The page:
You can create an Intento glossary of three different types. The type you need depends on your goals.
Consists of terms that must remain unchanged in translation. This means that the word in the source text will be preserved in the translation as is. For example, Microsoft Windows.
When creating a non-translatable glossary, the source language should always be selected manually, whereas the target language is set to all by default.
Сonsists of terms in the source language and their translations into the target language. This means that the word in the source text will be translated exactly as set in the glossary. For example:
Сonsists of abbreviations and their expansions that happen before sending the text to MT providers to increase the precision of the machine translation. For example:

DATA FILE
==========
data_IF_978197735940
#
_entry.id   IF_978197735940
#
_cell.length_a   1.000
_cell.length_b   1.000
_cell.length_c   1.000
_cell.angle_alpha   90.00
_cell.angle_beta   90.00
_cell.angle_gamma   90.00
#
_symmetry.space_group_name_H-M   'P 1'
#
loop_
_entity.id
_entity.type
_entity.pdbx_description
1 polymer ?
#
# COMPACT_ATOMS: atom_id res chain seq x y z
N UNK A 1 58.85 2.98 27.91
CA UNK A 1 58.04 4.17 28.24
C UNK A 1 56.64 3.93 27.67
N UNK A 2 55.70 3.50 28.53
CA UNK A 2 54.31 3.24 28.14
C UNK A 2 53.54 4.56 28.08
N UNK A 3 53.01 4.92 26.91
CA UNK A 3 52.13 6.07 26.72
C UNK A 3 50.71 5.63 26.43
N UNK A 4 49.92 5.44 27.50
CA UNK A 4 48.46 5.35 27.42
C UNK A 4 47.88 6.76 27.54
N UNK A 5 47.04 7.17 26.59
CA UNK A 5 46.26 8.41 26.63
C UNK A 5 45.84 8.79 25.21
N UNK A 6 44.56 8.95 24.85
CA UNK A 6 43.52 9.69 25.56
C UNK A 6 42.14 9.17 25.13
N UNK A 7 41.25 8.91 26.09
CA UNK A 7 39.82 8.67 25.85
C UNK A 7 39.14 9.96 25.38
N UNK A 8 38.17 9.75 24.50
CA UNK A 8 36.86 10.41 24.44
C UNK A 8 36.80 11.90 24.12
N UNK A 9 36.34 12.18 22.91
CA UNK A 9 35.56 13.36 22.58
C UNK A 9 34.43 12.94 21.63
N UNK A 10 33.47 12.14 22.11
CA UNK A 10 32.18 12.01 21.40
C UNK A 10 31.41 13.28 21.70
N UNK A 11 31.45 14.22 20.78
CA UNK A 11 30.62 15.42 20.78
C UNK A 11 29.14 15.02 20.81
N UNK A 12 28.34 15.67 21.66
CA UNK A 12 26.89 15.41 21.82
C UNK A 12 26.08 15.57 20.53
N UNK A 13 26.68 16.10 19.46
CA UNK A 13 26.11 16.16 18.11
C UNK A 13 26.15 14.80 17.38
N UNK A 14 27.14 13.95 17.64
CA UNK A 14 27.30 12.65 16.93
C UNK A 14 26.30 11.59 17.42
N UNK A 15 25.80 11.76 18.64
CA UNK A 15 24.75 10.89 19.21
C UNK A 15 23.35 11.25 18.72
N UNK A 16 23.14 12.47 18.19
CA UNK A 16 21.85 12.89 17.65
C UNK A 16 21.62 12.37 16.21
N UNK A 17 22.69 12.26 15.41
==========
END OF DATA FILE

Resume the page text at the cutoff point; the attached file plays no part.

Pt. → Patient
Whether you’re working with industry-specific terminology, user-generated content, or informal conversations, the chances are that your MT efforts can benefit from a better understanding of ad hoc abbreviations. By applying the glossary before in the pre-processing phase, Intento Abbreviation Glossaries dramatically cut down the risk of segment distortion. Read more about this type of glossary in our blog.